Sunday, January 22, 2012

Keep It Positive and Focus on the Issues

One million people have answered the question: Will there be a recall of Gov. Scott Walker? The new question on people’s minds:  Who will be the Democrat running against Walker?

It’s too soon to answer that question. But it’s not too soon to expect that the Democratic hopefuls will avoid destructive negativism and in-fighting.  As Newt, Mitt and Santorum have made clear, negative primaries are poisonous and counter-productive.

It’s essential that those running in the almost certain-to-happen Democratic recall primary pledge to keep the campaign positive. All the candidates should run on what they would do differently than Walker rather than how they are better than their Democratic opponents. Issues include but certainly go beyond collective bargaining — from public education to the environment, taxing the wealthy, promoting family-sustaining jobs, health care, reproductive rights, paid sick-days, and voters’ rights.

The same code of ethics should go for the candidates’ supporters. Let’s show that, unlike the hyperbole and negativism that has dominated the Republican Presidential primaries, this anti-Walker groundswell will promote substantive discussion of the issues that face our state.

Our goal is to remove Walker from office and reclaim Wisconsin for the 99%. One way to do that is to run positive, issue-oriented campaigns.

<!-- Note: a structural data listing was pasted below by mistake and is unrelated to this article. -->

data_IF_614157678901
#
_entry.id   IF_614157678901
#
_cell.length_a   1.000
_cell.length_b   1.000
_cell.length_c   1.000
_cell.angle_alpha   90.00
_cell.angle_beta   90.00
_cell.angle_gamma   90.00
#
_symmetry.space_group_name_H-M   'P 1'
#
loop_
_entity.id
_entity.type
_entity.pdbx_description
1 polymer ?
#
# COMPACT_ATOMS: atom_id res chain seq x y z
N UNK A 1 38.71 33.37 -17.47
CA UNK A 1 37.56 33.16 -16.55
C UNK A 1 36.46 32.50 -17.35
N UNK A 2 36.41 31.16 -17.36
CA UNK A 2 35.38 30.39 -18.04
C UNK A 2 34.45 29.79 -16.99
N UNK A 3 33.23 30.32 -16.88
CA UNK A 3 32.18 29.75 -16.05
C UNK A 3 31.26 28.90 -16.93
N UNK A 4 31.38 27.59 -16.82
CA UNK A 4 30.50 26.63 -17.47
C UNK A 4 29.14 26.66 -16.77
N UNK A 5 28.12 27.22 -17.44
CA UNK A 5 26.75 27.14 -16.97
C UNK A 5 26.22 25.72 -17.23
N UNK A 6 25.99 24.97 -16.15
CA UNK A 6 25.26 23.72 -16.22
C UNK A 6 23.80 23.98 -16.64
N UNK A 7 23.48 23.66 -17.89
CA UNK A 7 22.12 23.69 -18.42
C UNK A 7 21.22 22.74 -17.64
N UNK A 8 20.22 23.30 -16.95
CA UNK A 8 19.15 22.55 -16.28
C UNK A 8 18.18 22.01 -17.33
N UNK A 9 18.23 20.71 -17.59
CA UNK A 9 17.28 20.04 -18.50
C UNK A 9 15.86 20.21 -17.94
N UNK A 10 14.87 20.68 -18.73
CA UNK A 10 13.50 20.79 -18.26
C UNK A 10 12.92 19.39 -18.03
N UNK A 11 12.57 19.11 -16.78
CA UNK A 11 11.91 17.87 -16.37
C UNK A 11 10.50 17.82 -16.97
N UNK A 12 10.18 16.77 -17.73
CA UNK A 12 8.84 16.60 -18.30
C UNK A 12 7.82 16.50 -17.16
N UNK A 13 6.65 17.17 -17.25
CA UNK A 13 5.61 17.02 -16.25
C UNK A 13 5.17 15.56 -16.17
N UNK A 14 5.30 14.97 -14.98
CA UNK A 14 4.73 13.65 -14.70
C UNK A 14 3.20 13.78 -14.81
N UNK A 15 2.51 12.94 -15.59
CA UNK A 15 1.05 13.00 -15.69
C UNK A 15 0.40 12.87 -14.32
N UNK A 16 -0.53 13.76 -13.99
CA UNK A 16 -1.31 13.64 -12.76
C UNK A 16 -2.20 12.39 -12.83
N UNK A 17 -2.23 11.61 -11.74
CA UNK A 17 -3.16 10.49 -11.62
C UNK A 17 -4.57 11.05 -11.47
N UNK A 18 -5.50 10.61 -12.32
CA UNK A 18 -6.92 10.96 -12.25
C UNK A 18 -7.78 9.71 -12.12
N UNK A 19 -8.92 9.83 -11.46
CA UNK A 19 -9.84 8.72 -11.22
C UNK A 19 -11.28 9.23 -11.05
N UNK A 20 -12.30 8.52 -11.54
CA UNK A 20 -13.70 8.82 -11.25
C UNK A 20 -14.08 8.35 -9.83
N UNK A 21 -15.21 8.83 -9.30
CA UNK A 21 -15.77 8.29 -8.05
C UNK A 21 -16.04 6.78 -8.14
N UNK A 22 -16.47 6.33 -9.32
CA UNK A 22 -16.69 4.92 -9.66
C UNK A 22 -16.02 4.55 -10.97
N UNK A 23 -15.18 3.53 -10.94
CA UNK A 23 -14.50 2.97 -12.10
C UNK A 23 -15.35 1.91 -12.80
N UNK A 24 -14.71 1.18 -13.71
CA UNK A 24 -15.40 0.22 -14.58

I encourage readers to push prospective candidates to make such a public pledge – keep it positive and focus on the issues.

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Charles Blow’s recent New York Times opinion, “Newt’s Southern Strategy,” exposes some of Newt’s slogans as little more than code words for racist attacks on the first African-American president in U.S. history. Using a model perfected by candidate Ronald Reagan and his repeated references to a “welfare queen,” Newt’s continued mention of Obama as a “food stamp President” promoting minority “privilege” is little more than pandering to racism in an attempt to win over white voters. It’s an unfortunate reminder that race remains a central divide in this country.

And a final note. In last week's blog I noted that a book I co-edited, Rethinking Columbus, was banned in Tucson, Arizona -- collateral damage resulting from the right-wing legislature's banning of ethnic studies programs, targeting a Mexican-American Ethnic Studies Program in the Tucson Public Schools. On Sunday, Jan. 22 a New York Times editorial, "Rejected in Tucson" criticized the legislature and specifically mentioned "Rethinking Columbus" along with Paulo Freire's "Pedagogy of the Oppressed." 

1 comment:

  1. I would like to encourage the Wisconsin Democratic party to unite behind their selection who I think needs more than strong popularity in Milwaukee, they need statewide strong popularity and push for their election to Governor.